The government of South Korea is trying to drum up foreign direct investments through free economic zones (FEZ), or areas that offer financial incentives for foreign investments. 

One such Korean FEZ that's been actively courting foreign investors is the Yellow Sea Free Economic Zone (YESFEZ). In fact, YESFEZ officials just hosted a conference for potential investors in New York on December 8 and its staff at the New York office had been cold calling U.S. companies prior to that to generate interest.

 

The YESFEZ consists of five districts just outside of Seoul, the country's capital.

 

The YESFEZ staff said land in this location is reasonably priced and its proximity to Seoul, combined with the country's highly developed transportation system, should give businesses access to the best Korea can offer, which includes 100 industrial complexes in the vicinity.

 

Moreover, the area offers easy shipping routes to China, Japan, and the West.

 

Besides touting the YESFEZ's economic appeal, the Korea government is offering attractive financial incentives.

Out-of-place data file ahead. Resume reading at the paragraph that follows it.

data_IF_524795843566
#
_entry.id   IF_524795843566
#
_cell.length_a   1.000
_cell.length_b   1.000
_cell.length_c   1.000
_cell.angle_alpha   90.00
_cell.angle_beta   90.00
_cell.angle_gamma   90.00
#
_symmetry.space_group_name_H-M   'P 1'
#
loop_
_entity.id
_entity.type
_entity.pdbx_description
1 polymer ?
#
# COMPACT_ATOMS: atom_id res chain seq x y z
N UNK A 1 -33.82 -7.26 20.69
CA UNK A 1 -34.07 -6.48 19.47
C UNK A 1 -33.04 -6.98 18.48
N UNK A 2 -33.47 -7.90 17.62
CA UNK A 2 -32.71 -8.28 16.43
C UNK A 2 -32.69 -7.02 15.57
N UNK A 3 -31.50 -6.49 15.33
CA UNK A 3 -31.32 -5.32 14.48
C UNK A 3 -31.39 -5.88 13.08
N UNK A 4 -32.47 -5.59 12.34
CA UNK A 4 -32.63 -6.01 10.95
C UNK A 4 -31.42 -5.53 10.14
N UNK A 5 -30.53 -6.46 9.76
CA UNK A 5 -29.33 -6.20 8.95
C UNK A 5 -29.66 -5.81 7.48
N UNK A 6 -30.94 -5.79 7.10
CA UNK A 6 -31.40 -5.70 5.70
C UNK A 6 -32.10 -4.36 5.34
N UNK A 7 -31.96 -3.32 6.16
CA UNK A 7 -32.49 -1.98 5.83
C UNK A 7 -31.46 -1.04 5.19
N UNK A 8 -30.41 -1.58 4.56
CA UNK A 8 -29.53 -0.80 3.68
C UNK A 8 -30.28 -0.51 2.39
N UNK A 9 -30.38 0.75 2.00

For the most qualified investors -- the government prefers large investments and those in certain high-tech sectors -- various tariffs and corporate taxes can be eliminated for three years (plus two years at half-rate) and property taxes eliminated for ten years (plus five years at half-rate).

 

Moreover, the government offers various subsides for the employment, training, and consulting needs of foreign investors.

 

The Korean government goes even beyond financial incentives. 

 

They are reportedly building Western medical facilities, international schools, foreigner villages, and an eco-friendly golf resort, all to make it comfortable for Westerners to work (stay) there for the long haul. 

 

The government also wants the YESFEZ to be a popular international tourism destination and just a friendly place in general to foreign individuals. 

 

The YESFEZ project has been in works for some years now but progress was interrupted by the global financial crisis. 

 

Currently, not too many foreign firms have signed on yet in some YESFEZ districts. However, at this relatively early stage, it just might be the right time to get in, said a potential investor from the U.S. who attended YESFEZ's New York conference. 

 

Email Hao Li at hao.li@ibtimes.com